When in the course of judicial events, there arises a need for the appellate to pull in the reigns of progress and take over the avocation normally reserved for experts of science, particularly if said experts might opine that things software are worthy of patent protection, then it behooves those of us on the appellate side of the bench to SUMMARILY override the normal route of due process and to find facts on our own without ever giving chance of voice to those who might know better.
Hold the Benjamin Franklin presses!
We have let those horses race ahead of us.
Politeness demands that we first introduce the actors
and the stage from which they perform.
Our case in point: SMARTGENE v. ADVANCED BIOLOGICAL
The performing actors:
1.) Judge Lourie: Bachelor’s degree from Harvard University (1956), Master’s degree in organic chemistry from the University of Wisconsin (1958), Ph.D. in chemistry from the University of Pennsylvania (1965).
2.) Judge Dyk: A.B. from Harvard College in 1958
3.) Judge Taranto: B.A. from Pomona College in 1977
These "learned hands" have decided on their own that an ordinary doctor can perform in his head the operations of an inferencing engine:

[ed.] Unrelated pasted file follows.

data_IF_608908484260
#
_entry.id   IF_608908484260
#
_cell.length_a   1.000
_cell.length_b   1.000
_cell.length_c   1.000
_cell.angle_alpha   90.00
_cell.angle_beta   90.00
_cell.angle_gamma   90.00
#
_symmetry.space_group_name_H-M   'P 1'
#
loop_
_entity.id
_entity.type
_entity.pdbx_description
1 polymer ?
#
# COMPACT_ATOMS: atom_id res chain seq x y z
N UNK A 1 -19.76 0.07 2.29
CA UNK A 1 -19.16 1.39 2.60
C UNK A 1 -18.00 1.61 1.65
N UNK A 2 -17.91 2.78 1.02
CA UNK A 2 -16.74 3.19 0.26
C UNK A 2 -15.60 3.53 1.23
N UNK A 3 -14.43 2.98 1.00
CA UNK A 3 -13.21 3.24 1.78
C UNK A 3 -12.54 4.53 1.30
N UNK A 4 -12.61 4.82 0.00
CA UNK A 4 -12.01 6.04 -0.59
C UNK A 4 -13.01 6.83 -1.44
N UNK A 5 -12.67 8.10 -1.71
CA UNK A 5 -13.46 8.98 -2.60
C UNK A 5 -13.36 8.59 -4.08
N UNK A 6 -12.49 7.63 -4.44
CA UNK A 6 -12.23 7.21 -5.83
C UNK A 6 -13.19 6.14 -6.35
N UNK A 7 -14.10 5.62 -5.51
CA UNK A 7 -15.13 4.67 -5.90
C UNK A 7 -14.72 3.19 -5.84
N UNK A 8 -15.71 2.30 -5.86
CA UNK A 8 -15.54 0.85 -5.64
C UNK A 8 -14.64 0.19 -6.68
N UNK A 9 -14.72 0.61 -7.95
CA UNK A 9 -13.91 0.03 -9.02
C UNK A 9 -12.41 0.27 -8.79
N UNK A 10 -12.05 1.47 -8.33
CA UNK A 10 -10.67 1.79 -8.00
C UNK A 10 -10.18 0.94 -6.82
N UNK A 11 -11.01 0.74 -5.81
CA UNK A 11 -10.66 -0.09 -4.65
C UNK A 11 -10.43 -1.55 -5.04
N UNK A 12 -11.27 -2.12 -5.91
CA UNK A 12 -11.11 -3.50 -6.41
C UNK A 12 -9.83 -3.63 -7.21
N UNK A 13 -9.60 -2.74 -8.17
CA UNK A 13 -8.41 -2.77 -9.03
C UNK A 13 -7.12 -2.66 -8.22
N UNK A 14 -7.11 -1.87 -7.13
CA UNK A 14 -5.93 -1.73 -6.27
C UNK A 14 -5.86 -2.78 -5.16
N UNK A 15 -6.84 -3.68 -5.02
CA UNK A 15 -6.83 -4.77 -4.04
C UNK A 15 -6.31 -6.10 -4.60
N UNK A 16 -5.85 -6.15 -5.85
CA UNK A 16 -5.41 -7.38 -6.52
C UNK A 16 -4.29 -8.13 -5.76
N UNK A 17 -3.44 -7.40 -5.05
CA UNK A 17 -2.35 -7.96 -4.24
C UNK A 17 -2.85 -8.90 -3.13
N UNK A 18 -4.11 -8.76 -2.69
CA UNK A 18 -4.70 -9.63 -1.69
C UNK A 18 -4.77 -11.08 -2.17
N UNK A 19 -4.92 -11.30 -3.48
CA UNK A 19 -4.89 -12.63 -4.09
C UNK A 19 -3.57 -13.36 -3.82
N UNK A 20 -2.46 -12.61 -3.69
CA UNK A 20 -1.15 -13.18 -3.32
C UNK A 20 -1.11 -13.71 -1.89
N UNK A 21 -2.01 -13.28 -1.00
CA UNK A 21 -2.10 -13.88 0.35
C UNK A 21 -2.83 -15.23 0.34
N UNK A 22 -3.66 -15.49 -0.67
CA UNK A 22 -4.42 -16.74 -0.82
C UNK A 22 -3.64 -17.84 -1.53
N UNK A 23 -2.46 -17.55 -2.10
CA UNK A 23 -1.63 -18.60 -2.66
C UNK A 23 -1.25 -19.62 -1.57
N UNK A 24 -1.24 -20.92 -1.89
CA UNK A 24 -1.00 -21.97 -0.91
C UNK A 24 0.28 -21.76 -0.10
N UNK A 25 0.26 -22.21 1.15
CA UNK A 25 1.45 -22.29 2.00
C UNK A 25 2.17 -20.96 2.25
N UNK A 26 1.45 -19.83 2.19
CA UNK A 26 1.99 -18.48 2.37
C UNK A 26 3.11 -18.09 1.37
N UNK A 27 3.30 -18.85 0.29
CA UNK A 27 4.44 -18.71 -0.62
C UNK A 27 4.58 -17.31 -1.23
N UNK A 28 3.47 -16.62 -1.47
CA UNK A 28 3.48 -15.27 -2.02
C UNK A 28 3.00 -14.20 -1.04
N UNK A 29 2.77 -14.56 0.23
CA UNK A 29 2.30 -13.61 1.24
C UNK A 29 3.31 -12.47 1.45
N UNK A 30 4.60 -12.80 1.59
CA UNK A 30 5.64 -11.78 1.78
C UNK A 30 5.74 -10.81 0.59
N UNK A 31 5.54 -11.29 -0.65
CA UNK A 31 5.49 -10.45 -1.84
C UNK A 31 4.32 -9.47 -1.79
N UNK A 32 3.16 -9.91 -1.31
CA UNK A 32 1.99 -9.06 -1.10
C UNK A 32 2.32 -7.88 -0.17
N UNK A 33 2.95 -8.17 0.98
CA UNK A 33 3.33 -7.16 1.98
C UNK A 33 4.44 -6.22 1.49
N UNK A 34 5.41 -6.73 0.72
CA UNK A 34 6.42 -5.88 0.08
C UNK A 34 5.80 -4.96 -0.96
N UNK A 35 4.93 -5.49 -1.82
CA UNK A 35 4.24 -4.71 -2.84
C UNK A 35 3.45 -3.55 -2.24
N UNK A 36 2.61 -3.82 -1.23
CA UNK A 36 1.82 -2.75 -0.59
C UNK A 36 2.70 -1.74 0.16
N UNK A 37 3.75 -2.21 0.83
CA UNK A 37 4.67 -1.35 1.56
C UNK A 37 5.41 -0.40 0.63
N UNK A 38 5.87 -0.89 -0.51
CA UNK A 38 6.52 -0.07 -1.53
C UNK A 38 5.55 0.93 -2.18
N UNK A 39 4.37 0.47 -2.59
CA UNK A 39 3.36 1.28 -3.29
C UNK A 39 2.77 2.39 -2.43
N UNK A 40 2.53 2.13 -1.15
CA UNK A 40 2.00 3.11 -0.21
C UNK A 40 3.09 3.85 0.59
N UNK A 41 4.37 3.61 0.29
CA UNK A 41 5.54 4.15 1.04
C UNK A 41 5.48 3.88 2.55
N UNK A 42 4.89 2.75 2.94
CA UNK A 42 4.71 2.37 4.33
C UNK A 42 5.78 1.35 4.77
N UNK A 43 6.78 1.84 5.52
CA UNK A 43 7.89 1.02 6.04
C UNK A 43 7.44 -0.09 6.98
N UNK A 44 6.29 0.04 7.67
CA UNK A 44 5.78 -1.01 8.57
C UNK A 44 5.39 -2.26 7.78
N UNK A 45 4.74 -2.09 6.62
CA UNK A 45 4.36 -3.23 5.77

Inference engines are well known by those of skill in the art and need not be described further herein. Each knowledge base used by an inference engine according to the present invention is a collection of rules and methods authored by a clinical advisory panel of HIV-treating physicians and scientists. A knowledge base may have subjective rules, objective rules, and system-generated rules. Objective rules are based on industry established facts regarding the treatment of HIV using antiretroviral therapy and are drawn from the package insert information of antiretroviral drug manufacturers and from peer reviewed and published journal articles. An example of an objective rule would be an antiretroviral to antiretroviral contraindication such as:
Rule #1: If the eval therapy contains Zidovudine (AZT) and Stavudine (d4T), then reject the therapy.